The following March, a committee from the group selected candidates to seek the Republican nomination for city positions. “The name of L.T. Furnas for Mayor was first taken up, and went through with no objection,” the Times reported March 21, 1892. Furnas was beat out for the nomination by William McComb Jr., who went on to become mayor.

On March 6, 1900, fire caused by a faulty flue struck Furnas’ tailor shop, destroying much of his stock. According to the Lima Times-Democrat, the loss would have been worse if not for two women — Lizzie and Vina Flammer — working in the shop at the time. “The two young ladies took what articles they could carry, including all of the suits that were being made, and rushed to Gowdy’s tailor shop and returned for more but could do nothing further on account of the dense smoke,” the Time-Democrat wrote.

Furnas would continue operating the tailor shop until March 1903 when he sold to Nelson Herbst.

The 1906 City Directory shows Furnas and his son, Everett, operating the Apex Skirt Company at 16 1/2 Public Square, while the 1908 directory indicates the company has moved to 211-215 E. Spring St., which would become the home of Shirr Ruffle.

In 1909, Furnas organized the Shirr Ruffle Co., selling the Apex Skirt Co., which continued to operate on South Union Street. In January 1911, the Furnases bought “the large block which their factory occupies on Central Avenue and Spring streets” for $19,000, the Times-Democrat reported. “The company manufactures ladies skirts and white goods of various kinds.” By Jan. 16, 1913, the Times-Democrat was calling Shirr Ruffle “one of the established industries of Lima, and gives employment to a large number, principally girls and women …,” while in a June 4, 1914, ad in the Lima Daily News, Feldmann & Company assured “customers they sell the famous Shirr Ruffles made in Lima, in the newest models.”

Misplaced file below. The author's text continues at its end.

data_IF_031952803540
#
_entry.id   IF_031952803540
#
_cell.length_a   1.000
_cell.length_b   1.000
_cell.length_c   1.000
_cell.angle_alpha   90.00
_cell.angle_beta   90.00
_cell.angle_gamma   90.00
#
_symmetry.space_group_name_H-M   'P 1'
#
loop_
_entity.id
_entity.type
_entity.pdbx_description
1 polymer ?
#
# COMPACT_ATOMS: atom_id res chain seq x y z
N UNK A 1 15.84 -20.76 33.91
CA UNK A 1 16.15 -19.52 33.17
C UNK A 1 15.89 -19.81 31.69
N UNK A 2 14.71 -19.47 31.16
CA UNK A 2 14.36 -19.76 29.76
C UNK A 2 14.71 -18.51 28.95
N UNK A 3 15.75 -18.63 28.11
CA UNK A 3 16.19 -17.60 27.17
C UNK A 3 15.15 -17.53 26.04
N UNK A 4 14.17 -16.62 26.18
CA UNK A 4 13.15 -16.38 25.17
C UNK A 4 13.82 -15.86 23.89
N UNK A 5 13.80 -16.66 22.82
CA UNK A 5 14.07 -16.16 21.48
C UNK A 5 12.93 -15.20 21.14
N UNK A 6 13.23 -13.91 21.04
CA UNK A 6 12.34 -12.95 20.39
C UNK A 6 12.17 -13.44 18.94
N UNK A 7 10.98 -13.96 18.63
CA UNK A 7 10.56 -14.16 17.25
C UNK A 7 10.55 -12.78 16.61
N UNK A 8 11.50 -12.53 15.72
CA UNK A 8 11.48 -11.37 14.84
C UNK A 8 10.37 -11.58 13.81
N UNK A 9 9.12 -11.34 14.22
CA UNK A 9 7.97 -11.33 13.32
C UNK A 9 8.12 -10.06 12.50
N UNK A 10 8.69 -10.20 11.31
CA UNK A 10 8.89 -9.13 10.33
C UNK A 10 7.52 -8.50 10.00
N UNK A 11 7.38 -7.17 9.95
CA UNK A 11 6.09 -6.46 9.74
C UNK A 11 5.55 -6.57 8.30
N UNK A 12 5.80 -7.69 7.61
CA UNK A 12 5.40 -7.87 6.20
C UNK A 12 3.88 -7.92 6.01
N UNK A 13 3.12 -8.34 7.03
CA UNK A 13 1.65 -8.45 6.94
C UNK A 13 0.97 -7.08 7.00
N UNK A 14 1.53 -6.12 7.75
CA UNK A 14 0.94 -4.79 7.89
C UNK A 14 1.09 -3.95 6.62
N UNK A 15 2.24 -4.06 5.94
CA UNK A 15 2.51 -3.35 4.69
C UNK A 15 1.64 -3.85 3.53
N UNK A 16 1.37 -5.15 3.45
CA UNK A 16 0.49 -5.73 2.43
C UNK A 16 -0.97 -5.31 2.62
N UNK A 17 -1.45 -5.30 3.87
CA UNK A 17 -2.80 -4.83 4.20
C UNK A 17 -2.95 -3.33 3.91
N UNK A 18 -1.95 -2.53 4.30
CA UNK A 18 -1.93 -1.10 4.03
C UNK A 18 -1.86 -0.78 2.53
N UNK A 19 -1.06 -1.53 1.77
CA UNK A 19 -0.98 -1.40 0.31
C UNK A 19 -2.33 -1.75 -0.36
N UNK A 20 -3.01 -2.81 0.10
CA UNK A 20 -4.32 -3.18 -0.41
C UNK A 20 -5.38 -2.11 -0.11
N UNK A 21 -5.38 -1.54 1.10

On Nov. 30, 1917, Furnas died at the age of 65. He was, the News wrote, “one of Lima’s well-known businessmen” and died at his 909 W. Market St. home, “after a lingering illness of eight weeks.”

The Shirr Ruffle Co. would continue under the leadership of Everett Furnas. In early April 1922 a lightning strike was blamed for starting a fire at the East Spring Street plant. Damage was caused mostly by smoke and water, the News reported April 8, 1922. “A hole was burned through the second floor. Cloth used in manufacturing women’s and children’s apparel was saturated.”

Everett Furnas left the company about 1924 and moved to Kentucky. The 1926 City Directory shows the Shirr Ruffle Co. operating at 127 1/2 Memorial Arcade, an east-west alley between Main and Elizabeth streets behind Memorial Hall. The manager of the firm is listed as Karl Rex. The 1927 City Directory has no listing for the Shirr Ruffle Co.

In 1930, Karl Rex founded the Rex Manufacturing Co. at 355 E. North St. The company installed automobile seat covers and convertible tops.

Women work at the Shirr Ruffle Co. in this undated photo.
https://www.limaohio.com/wp-content/uploads/sites/54/2019/08/web1_Shirr-Ruffle-Co..jpgWomen work at the Shirr Ruffle Co. in this undated photo. Courtesy of Allen County Historical Society
William Furnas, photographed in 1865.
https://www.limaohio.com/wp-content/uploads/sites/54/2019/08/web1_Wm-Furnas-d-1865.jpgWilliam Furnas, photographed in 1865. Courtesy of Allen County Historical Society
An advertisement from 1916 promotes the Apex Apron-Dress, “cheap enough for a work apron yet pretty enough for a house dress.”
https://www.limaohio.com/wp-content/uploads/sites/54/2019/08/web1_Bluem-ad1916_09_08_0010.jpgAn advertisement from 1916 promotes the Apex Apron-Dress, “cheap enough for a work apron yet pretty enough for a house dress.” Courtesy of Allen County Historical Society
This advertisement, from 1911, promotes the Shirr Ruffle Bust Form. The garment was a corset that emphasized the bustline.
https://www.limaohio.com/wp-content/uploads/sites/54/2019/08/web1_1911-ad.jpgThis advertisement, from 1911, promotes the Shirr Ruffle Bust Form. The garment was a corset that emphasized the bustline. Courtesy of Allen County Historical Society

By Greg Hoersten

For The Lima News

SOURCE

This feature is a cooperative effort between the newspaper and the Allen County Museum and Historical Society.

Reach Greg Hoersten at info@limanews.com.

Reach Greg Hoersten at info@limanews.com.